This page provides a summary of lawyer disqualification law and links to specific topics for further information. Consisting of the two primary parts, disqualification law can appear (deceptively) simple. When ruling on a disqualification motion, courts generally (1) look for an ethical violation, or at least the appearance of impropriety, as the basis for disqualification, and (2) if found, weigh various factors to determine whether disqualification is the appropriate remedy in the circumstances. Each part is addressed in order below.

(1) Bases for Disqualification Motions.  Courts can eject lawyers from cases for many reasons. The common and predictable reasons, however, are certain categories of ethical violations (or at least the appearance of such violations). The ten categories follow, and to read an overview, click on the category of interest:

(1) Concurrent Client Conflicts of Interest;

(2) Personal Interest Conflicts;

(3) Former Client Conflicts of Interest;

(4) Lawyers as Witnesses;

(5) Receipt of Confidential, Privileged, or Stolen Information;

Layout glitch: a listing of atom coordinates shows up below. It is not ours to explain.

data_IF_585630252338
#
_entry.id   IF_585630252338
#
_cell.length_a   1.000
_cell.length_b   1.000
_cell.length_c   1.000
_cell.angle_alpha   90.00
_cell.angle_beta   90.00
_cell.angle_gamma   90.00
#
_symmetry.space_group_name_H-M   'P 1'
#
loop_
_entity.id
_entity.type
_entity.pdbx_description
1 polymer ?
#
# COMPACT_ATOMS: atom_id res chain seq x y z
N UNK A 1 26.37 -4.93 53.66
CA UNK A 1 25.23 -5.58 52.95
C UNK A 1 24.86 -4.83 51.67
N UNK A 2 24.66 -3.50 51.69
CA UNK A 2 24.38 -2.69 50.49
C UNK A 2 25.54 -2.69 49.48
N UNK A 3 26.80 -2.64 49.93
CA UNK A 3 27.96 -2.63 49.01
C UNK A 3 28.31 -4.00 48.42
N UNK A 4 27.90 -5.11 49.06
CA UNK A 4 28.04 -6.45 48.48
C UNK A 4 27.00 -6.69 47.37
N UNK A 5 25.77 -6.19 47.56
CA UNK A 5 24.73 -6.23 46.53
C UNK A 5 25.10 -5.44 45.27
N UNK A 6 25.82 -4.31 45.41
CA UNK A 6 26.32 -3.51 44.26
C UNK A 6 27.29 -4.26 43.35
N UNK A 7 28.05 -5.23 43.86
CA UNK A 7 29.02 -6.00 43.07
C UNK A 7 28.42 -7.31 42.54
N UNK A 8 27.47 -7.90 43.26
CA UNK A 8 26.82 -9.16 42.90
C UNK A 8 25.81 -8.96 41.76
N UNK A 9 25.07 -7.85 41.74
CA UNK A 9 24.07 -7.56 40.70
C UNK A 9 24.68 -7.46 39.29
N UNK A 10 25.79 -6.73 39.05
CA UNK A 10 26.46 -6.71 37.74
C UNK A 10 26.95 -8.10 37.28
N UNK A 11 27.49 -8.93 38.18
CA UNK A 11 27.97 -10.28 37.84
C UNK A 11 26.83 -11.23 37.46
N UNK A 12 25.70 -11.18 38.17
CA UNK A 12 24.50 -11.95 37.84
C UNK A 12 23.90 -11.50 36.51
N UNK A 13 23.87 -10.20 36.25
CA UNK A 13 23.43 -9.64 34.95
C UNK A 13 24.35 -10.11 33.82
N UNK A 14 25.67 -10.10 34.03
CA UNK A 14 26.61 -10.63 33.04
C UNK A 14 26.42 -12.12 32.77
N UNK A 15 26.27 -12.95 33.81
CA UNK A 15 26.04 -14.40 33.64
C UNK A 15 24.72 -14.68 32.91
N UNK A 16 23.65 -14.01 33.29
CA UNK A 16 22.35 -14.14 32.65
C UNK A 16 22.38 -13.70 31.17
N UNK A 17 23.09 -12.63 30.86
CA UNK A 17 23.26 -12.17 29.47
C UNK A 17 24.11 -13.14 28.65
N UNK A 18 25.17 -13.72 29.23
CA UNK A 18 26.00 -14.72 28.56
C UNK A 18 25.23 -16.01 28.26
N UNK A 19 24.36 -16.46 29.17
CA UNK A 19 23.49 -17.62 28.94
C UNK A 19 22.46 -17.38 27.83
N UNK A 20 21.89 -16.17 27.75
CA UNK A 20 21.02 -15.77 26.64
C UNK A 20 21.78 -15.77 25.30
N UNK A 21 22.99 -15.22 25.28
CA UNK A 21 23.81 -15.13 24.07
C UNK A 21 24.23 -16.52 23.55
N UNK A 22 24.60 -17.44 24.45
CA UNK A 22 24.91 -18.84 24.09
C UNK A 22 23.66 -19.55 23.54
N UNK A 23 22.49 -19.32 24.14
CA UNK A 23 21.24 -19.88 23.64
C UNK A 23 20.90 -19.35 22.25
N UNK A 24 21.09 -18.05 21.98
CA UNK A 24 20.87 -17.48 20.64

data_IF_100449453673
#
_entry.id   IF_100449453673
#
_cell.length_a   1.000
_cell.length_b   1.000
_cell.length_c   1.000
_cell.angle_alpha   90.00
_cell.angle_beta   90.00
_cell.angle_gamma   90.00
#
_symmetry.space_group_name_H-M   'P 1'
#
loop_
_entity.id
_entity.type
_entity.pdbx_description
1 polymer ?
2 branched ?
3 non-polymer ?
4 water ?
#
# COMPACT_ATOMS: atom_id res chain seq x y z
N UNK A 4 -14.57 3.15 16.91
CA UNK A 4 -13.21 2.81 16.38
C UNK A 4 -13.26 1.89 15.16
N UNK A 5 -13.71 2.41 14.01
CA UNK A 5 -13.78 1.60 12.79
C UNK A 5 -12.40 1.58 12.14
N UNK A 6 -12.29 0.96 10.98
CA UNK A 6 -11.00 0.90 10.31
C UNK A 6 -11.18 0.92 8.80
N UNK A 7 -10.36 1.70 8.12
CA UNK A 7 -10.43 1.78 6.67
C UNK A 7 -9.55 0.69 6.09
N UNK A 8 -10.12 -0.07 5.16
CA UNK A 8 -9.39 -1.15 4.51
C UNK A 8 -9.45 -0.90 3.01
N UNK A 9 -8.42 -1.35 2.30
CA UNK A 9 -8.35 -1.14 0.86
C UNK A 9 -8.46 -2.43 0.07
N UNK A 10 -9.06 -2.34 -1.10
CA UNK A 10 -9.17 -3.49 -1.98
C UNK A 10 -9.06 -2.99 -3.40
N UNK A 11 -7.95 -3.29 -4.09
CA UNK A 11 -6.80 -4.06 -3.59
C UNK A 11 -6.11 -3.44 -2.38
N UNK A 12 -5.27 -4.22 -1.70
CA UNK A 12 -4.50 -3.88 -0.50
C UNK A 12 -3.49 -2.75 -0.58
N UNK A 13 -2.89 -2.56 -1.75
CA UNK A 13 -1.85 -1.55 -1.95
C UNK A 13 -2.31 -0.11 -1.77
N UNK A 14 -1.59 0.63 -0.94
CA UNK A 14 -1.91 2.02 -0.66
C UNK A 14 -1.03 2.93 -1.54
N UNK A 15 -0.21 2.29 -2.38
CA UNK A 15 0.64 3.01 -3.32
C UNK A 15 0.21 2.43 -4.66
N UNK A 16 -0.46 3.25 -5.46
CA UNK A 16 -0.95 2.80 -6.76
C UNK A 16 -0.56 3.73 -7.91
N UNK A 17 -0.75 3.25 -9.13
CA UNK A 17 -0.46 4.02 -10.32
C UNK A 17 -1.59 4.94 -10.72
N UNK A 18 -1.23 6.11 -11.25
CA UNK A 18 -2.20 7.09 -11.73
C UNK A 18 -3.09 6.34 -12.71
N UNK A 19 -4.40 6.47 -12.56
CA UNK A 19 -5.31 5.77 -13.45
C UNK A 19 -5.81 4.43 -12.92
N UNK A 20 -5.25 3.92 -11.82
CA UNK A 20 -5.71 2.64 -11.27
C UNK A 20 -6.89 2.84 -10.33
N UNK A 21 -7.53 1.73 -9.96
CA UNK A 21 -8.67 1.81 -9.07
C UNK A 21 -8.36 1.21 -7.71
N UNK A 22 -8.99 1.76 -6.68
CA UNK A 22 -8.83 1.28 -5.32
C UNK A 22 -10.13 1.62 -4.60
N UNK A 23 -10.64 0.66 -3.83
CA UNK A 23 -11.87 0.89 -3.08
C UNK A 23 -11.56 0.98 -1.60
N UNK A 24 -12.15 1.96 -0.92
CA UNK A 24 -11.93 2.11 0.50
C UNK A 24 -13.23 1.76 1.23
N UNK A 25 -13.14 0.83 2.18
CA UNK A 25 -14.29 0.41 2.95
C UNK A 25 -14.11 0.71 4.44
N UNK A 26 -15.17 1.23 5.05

(6) Contact with a Represented Party;

(7) Misconduct with Witnesses;

(8) “Other Misconduct;”

(9) Imputed Misconduct (Including Conflicts of Interest); and

(10) the Appearance of Impropriety.

To illustrate rough proportions, the following chart shows the relative percentage of each category above, based on all federal disqualification cases in the last ten years:

LDB_All Cases

(2) Factors Relevant to the Disqualification Remedy.  After one or more of the ethical violations above are brought to the court’s attention (ordinarily through a motion to disqualify or a motion to determine counsel), and after the court finds or at least suspects a violation, the court then engages in a balancing of the equities to determine whether the disqualification remedy is warranted.  Over time, courts have identified several factors weighing for or against disqualification.  Organizing those factors by the particular participants whose conduct or interests are scrutinized, courts examine the:

(1) Movant;

(2) Lawyer;

(3) Lawyer’s Client;

(4) Lawyer’s Firm; and

(5) Court or Justice System.

[Source: Keith Swisher, The Practice and Theory of Lawyer Disqualification, 27 Geo. J. Legal Ethics 71 (2014)]